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Purchasing a property is one of the largest single investments a person is likely to make in his or her lifetime.  So it pays to take care! Here are a few hints on what to – and what not to – do.

Check that the Estate Agent you choose is registered.  If in doubt, check with the Estate Agency Board.  Always remember that the Estate Agent is working on behalf of the seller and will try to get the best price possible.
What is the security situation like in the area in which you are proposing to buy? If you are not sure, there may be a neighbourhood watch or Ratepayers Association which can give you advice.

Are there amenities in the area close to where you propose to buy which will suit your needs.  This may be a church, school, crèche, shopping centre, sports stadium etc.

Get a feel of prices in the area! Ask the agent for a list of prices that houses have sold for in the area during the last six to nine months.  Compare the asking price of the house you are interested in with these prices as well as other asking prices in the area.


Try to look at the house without the curtains, the dream lounge suite and the stunning furniture.  At the end of the day, you are buying the walls and roof, not the loose assets.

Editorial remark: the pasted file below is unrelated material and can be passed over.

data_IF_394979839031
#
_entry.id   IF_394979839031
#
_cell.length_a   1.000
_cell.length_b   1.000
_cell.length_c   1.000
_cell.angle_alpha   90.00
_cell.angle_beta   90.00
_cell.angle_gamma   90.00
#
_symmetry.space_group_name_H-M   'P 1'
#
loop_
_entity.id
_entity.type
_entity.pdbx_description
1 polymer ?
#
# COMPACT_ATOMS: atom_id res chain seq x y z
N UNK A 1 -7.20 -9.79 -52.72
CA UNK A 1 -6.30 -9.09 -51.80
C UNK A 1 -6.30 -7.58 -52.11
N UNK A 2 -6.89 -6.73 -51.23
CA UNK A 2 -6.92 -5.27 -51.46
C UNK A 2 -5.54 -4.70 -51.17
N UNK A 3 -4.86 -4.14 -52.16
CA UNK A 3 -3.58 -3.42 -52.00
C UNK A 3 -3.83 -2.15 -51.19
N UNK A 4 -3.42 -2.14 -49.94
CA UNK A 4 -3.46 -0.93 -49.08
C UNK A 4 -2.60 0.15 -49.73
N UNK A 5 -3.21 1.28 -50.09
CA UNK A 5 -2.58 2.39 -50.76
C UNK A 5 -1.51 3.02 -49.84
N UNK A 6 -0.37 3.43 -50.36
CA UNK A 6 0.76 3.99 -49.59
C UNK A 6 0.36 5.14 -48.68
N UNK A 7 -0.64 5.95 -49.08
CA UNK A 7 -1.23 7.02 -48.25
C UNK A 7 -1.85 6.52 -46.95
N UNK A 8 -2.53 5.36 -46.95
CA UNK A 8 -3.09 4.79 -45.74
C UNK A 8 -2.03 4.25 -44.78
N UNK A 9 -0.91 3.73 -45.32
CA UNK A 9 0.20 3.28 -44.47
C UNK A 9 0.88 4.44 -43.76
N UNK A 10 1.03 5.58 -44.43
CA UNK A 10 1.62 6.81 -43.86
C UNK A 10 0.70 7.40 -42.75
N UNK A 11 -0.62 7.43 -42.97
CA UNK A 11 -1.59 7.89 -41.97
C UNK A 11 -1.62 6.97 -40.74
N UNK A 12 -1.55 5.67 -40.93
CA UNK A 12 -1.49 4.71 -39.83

Remember that when you sign to purchase a house, it is being sold ‘voetstoets’, and as such, it removes the sellers’ responsibility to repair any defects.  But you can and should ask both the agent and the seller if there are any defects or problems in the house.  Even after this, get the house thoroughly examined for all defects and potential problems by an expert.  Typical problem areas which you might encounter are:
Pests or ants;
Cracks in walls or floors;
Plumbing defects or leaking pipes;
Poor roof supports or loose tiles;
Cracked pool.


Check that the owner(s) is not having problems (such as a divorce) and that the water, lights and rates bills are up to date, as these could affect the length of time that it takes to transfer the house into your name.

Buying a Property
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JUNE 2006